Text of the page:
Daher chief demo pilot and sales & marketing director Mark Brown told Insider that the plane builds upon the company’s Kodiak 100 bush plane.
The Kodiak 100 was actually first produced by manufacturer Quest Aircraft Company in 2007, but the planemaker was bought by Daher in 2019.
The Kodiak 100 is a true “hardcore” bush plane that is designed to land on any surface, including mud, sand, gravel, and water, and can rough tackle missions that require flying in extremely remote places with little to no infrastructure.
Over the years, Brown said a market need opened for an aircraft with the same off-road capabilities as the Kodiak 100, but with less focus on its bush features.
“The Kodiak took the course of a Jeep or Range Rover that started their history maybe with military service or being off-road centric, and then high-net worth people started seeing these cars as really cool and liked the concept of being able to drive anywhere,” Brown said.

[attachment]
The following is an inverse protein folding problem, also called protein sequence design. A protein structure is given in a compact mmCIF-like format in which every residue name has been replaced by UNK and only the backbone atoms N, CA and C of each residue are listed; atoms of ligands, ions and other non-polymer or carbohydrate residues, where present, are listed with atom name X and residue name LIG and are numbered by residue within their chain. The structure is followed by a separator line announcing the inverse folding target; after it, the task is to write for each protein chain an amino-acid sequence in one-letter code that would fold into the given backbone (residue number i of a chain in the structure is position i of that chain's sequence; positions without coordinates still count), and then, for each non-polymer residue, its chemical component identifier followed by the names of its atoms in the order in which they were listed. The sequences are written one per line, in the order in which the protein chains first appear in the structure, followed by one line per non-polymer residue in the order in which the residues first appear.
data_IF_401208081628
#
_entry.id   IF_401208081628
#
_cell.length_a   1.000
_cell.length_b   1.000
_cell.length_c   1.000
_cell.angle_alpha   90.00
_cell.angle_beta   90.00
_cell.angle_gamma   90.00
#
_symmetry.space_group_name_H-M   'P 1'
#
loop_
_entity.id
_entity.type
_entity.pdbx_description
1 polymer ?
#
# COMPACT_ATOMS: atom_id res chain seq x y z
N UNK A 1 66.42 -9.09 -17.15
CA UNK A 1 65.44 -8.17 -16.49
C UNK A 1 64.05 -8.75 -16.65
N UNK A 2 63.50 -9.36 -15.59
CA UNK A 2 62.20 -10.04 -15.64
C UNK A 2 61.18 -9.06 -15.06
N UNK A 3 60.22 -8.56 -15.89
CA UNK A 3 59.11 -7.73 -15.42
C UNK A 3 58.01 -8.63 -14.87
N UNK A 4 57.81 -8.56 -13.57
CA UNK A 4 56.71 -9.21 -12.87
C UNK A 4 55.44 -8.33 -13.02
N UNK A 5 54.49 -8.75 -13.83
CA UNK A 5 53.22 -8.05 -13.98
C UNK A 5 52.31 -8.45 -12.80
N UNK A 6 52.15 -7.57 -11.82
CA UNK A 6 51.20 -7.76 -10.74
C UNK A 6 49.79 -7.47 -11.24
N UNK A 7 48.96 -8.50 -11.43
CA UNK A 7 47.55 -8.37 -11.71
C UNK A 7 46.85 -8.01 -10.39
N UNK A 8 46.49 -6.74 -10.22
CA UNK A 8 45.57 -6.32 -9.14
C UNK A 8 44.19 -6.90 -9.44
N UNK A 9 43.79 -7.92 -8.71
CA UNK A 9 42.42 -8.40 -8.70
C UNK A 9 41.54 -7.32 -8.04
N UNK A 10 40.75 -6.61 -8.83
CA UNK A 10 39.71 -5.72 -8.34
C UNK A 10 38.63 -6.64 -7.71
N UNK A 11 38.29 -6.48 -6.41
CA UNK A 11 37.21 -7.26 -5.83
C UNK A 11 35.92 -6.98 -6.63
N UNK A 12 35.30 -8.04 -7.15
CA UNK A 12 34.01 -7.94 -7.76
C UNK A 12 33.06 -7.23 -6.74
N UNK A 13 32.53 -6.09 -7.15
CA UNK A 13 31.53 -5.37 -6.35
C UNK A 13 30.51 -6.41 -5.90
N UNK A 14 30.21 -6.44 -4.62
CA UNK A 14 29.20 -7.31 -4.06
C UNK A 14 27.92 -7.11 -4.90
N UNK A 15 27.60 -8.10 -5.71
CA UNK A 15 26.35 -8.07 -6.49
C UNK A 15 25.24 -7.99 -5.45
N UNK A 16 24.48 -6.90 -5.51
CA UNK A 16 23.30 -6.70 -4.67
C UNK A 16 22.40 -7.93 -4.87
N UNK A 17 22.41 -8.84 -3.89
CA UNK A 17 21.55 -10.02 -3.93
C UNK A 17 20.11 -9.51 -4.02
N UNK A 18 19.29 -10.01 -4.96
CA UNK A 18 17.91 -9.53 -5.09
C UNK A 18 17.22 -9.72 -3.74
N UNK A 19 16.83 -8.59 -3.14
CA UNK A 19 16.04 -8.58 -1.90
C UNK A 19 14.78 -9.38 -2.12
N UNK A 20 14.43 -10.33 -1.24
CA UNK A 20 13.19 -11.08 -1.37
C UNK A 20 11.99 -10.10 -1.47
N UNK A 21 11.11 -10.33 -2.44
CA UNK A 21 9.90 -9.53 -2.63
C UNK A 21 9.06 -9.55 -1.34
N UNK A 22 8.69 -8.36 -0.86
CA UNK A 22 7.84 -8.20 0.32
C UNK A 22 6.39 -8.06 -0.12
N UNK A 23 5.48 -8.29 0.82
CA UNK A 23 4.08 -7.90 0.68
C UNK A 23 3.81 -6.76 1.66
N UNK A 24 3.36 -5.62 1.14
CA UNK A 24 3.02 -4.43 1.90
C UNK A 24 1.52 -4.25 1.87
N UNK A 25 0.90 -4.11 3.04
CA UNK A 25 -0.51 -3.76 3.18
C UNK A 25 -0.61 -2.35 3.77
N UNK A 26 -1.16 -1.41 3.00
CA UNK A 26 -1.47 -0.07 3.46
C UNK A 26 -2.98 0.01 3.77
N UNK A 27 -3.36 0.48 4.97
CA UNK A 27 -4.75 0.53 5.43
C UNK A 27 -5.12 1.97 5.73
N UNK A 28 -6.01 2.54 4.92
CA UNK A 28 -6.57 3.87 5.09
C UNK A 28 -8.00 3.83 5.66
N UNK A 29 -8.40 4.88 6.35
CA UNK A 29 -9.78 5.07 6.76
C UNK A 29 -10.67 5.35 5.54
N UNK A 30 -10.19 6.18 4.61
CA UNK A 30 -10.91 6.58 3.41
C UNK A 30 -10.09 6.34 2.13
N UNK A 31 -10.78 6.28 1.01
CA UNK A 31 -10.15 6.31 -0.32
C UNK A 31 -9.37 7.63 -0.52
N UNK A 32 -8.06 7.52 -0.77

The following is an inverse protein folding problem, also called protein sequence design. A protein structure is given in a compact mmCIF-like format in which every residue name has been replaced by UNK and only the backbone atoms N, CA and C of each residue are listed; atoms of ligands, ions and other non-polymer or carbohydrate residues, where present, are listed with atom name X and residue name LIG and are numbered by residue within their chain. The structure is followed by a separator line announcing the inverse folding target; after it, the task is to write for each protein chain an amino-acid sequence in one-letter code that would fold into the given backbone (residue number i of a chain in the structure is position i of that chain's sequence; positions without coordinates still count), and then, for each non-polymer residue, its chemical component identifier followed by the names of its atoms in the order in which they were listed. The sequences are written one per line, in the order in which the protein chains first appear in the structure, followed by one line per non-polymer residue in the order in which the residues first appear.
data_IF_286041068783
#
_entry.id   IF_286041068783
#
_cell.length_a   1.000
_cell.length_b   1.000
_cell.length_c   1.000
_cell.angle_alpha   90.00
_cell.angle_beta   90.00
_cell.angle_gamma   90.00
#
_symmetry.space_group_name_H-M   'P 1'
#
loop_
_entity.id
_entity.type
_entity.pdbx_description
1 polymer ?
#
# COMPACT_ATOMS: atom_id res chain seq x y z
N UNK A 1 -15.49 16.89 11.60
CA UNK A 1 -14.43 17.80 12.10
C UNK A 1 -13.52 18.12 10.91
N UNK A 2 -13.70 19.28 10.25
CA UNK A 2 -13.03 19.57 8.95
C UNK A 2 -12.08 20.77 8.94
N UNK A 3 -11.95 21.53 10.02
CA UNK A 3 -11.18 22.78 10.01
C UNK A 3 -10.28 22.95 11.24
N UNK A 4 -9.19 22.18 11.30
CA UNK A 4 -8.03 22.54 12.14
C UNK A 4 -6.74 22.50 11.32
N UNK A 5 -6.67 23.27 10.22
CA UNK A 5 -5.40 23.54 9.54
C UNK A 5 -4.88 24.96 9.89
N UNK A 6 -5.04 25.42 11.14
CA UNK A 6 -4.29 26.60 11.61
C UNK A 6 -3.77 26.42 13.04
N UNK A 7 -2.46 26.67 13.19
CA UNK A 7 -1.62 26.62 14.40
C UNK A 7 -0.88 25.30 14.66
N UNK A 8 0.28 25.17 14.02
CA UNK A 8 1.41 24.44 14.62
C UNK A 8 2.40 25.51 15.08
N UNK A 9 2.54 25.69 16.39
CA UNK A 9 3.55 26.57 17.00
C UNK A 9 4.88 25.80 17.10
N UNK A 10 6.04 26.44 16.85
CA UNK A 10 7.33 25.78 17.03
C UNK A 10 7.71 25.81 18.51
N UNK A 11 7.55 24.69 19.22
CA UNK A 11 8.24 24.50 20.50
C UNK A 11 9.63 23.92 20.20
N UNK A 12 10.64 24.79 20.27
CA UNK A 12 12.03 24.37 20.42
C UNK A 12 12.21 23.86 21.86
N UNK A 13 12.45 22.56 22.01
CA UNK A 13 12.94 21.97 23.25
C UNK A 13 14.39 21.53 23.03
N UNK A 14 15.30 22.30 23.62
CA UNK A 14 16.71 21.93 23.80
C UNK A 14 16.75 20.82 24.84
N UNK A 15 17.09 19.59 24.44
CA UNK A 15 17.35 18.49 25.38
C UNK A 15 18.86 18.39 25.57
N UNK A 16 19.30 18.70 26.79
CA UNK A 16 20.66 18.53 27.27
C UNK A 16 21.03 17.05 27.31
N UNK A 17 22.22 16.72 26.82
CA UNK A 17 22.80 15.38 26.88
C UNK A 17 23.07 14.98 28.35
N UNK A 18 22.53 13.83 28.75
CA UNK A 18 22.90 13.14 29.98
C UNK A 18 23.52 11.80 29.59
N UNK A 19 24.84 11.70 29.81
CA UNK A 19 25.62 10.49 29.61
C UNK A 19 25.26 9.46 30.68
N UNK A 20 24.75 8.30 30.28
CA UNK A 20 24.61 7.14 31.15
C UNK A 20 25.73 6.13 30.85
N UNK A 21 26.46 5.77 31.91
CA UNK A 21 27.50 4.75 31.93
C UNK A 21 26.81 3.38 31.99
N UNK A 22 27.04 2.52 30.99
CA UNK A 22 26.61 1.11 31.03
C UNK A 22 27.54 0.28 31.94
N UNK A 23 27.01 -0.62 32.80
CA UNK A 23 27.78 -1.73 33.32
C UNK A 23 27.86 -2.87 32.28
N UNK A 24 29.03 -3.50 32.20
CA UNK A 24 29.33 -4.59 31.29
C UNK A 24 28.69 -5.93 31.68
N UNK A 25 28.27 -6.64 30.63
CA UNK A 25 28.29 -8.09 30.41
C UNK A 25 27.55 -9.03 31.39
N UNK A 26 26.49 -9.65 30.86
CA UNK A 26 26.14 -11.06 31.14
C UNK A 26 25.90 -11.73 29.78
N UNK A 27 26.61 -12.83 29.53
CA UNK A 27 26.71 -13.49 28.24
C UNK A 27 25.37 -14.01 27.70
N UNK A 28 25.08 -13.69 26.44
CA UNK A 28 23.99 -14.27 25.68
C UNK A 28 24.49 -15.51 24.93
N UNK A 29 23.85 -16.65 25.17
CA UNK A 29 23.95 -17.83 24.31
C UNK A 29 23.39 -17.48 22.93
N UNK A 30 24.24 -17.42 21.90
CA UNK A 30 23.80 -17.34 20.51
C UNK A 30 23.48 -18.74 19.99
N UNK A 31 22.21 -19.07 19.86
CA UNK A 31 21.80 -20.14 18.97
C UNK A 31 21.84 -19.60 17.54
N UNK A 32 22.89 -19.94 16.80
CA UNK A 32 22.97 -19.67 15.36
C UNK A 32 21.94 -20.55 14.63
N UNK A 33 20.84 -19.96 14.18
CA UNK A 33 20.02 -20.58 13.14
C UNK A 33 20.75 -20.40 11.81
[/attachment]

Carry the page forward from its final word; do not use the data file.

Despite the fewer bush features, the Kodiak 900 still offers owners improved speed, cargo space, comfort, safety, and technology compared to the Kodiak 100 and other rugged planes, like the 70-year-old De Havilland Beavers and Otters that frequent the Alaskan skies.
Specifically, the plane, which is powered by a Pratt & Whitney PT6A-140A engine, can cruise at 210 nautical miles, carry 3,700 pounds of cargo, and seat nine people, including a pilot and eight passengers.
Brown also explained the “overbuilt” plane is strong with reduced maintenance costs. Combining this with lower fuel consumption means there is more profit opportunity for operators.
Meanwhile, the Kodiak 900 has an external cargo compartment in the belly of the plane. A rear hatch flips down so operators can easily load long items, like lumber, fishing poles, skis, and snowboards, adding to the plane’s versatility.